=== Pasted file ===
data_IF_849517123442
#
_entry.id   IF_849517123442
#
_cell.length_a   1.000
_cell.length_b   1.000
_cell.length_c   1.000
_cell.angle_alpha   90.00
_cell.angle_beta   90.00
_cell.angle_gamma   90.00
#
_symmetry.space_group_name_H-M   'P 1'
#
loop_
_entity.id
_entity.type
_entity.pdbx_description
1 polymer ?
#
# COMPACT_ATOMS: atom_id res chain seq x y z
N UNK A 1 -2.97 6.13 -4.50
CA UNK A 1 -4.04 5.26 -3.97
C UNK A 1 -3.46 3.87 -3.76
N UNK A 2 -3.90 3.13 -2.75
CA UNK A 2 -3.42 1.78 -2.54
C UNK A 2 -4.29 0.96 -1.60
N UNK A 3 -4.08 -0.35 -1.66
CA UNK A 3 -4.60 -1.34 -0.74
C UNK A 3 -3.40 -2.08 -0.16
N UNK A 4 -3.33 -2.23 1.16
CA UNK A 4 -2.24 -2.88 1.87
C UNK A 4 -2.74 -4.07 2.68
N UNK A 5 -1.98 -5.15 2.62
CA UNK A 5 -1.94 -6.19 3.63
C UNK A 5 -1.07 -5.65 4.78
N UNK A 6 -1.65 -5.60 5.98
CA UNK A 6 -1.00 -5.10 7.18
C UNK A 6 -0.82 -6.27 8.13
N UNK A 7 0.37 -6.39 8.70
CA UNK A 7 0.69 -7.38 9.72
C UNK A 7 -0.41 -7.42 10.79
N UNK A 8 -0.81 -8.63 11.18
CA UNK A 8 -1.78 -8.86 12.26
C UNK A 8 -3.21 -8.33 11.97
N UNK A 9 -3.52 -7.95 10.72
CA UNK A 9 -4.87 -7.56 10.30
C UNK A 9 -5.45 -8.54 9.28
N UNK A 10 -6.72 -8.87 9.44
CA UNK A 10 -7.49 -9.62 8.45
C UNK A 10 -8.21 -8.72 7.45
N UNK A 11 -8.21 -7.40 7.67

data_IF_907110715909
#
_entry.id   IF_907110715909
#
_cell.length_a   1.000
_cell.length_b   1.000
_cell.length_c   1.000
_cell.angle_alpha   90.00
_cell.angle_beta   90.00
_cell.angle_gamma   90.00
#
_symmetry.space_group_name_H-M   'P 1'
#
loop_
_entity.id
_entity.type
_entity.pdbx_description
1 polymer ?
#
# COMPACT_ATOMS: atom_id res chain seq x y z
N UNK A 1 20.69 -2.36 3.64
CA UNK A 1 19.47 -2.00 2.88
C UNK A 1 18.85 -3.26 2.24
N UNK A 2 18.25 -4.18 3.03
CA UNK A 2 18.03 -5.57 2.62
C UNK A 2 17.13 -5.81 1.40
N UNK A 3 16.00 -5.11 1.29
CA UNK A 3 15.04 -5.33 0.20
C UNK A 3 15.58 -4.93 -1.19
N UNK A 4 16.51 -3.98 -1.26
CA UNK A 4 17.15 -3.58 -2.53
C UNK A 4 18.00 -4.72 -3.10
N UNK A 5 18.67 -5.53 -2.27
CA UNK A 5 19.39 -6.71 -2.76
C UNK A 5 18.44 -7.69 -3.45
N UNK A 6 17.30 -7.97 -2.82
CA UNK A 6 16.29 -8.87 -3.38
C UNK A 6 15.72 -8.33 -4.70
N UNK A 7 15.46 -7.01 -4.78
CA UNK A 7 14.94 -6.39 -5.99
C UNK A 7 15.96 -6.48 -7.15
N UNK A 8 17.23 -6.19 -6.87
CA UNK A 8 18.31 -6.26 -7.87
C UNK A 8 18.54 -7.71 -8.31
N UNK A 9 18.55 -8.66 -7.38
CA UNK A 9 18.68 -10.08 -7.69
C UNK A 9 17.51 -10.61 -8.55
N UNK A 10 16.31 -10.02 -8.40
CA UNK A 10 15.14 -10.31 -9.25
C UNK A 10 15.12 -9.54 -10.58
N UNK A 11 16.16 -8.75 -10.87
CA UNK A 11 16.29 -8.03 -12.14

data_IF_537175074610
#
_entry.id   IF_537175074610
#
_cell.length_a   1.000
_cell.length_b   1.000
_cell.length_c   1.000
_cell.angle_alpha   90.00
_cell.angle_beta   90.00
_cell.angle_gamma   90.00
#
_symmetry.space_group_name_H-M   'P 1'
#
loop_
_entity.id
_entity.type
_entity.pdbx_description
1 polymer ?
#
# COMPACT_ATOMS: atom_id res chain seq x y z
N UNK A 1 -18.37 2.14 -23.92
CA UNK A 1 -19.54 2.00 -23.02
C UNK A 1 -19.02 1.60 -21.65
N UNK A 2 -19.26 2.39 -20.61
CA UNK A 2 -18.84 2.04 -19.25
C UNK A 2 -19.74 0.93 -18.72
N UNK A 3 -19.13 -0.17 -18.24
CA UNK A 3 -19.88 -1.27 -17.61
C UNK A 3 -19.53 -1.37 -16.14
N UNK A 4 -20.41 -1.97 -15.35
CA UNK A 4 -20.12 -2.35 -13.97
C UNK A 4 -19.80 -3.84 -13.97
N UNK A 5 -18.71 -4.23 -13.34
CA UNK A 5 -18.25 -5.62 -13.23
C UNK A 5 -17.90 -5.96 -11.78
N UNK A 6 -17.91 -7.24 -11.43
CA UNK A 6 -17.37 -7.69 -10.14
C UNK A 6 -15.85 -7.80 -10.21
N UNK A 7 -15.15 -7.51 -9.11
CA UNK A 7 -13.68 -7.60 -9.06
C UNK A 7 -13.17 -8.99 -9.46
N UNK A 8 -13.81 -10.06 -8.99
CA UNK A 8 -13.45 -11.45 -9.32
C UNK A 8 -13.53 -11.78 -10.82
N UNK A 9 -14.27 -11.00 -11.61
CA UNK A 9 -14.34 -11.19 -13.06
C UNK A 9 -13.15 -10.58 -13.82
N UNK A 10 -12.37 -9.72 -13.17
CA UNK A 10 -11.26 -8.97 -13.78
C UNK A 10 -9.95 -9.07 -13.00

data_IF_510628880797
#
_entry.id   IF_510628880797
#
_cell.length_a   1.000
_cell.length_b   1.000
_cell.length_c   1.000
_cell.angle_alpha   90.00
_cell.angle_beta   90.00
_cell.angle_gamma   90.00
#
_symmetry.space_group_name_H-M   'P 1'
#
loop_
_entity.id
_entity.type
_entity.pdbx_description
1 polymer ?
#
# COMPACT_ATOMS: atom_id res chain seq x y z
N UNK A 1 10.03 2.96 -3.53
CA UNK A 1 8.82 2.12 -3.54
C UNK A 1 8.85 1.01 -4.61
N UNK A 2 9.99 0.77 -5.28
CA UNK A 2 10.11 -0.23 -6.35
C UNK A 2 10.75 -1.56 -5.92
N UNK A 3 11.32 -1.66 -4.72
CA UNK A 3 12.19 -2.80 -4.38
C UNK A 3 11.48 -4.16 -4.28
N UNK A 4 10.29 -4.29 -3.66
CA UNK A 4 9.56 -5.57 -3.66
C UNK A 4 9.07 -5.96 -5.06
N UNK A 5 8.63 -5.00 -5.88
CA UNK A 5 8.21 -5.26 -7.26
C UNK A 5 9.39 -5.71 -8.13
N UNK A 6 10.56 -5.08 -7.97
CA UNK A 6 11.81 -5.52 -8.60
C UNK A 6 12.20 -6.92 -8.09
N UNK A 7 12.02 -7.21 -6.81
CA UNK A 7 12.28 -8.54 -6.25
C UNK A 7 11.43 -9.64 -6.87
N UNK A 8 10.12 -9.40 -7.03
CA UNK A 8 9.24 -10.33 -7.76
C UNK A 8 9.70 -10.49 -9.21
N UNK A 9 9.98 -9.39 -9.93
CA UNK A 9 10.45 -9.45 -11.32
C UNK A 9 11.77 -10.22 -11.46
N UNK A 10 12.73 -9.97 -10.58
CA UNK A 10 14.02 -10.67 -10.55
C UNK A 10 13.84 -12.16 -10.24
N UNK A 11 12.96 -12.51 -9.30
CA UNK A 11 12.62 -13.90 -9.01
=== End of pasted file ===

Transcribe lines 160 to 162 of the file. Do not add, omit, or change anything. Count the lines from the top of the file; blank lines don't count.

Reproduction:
_cell.length_c   1.000
_cell.angle_alpha   90.00
_cell.angle_beta   90.00